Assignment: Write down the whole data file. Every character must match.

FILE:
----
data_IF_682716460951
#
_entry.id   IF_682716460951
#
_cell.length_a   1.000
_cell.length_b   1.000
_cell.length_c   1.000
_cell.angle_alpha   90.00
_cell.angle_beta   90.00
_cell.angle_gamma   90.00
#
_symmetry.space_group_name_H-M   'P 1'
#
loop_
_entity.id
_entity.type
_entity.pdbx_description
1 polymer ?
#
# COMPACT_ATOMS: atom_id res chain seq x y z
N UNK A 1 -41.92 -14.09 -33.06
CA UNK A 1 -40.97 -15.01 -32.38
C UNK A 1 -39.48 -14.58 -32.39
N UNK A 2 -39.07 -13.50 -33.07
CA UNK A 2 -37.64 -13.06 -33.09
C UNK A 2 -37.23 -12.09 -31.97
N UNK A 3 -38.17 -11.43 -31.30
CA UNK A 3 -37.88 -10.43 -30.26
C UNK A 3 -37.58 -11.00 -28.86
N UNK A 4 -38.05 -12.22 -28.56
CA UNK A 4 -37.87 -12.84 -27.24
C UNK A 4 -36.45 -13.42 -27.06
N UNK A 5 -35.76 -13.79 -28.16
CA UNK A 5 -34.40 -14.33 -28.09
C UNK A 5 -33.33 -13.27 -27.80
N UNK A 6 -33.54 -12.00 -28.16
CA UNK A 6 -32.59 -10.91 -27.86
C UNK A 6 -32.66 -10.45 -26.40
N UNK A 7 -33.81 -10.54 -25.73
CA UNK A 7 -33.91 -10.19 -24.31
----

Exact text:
data_IF_682716460951
#
_entry.id   IF_682716460951
#
_cell.length_a   1.000
_cell.length_b   1.000
_cell.length_c   1.000
_cell.angle_alpha   90.00
_cell.angle_beta   90.00
_cell.angle_gamma   90.00
#
_symmetry.space_group_name_H-M   'P 1'
#
loop_
_entity.id
_entity.type
_entity.pdbx_description
1 polymer ?
#
# COMPACT_ATOMS: atom_id res chain seq x y z
N UNK A 1 -41.92 -14.09 -33.06
CA UNK A 1 -40.97 -15.01 -32.38
C UNK A 1 -39.48 -14.58 -32.39
N UNK A 2 -39.07 -13.50 -33.07
CA UNK A 2 -37.64 -13.06 -33.09
C UNK A 2 -37.23 -12.09 -31.97
N UNK A 3 -38.17 -11.43 -31.30
CA UNK A 3 -37.88 -10.43 -30.26
C UNK A 3 -37.58 -11.00 -28.86
N UNK A 4 -38.05 -12.22 -28.56
CA UNK A 4 -37.87 -12.84 -27.24
C UNK A 4 -36.45 -13.42 -27.06
N UNK A 5 -35.76 -13.79 -28.16
CA UNK A 5 -34.40 -14.33 -28.09
C UNK A 5 -33.33 -13.27 -27.80
N UNK A 6 -33.54 -12.00 -28.16
CA UNK A 6 -32.59 -10.91 -27.86
C UNK A 6 -32.66 -10.45 -26.40
N UNK A 7 -33.81 -10.54 -25.73
CA UNK A 7 -33.91 -10.19 -24.31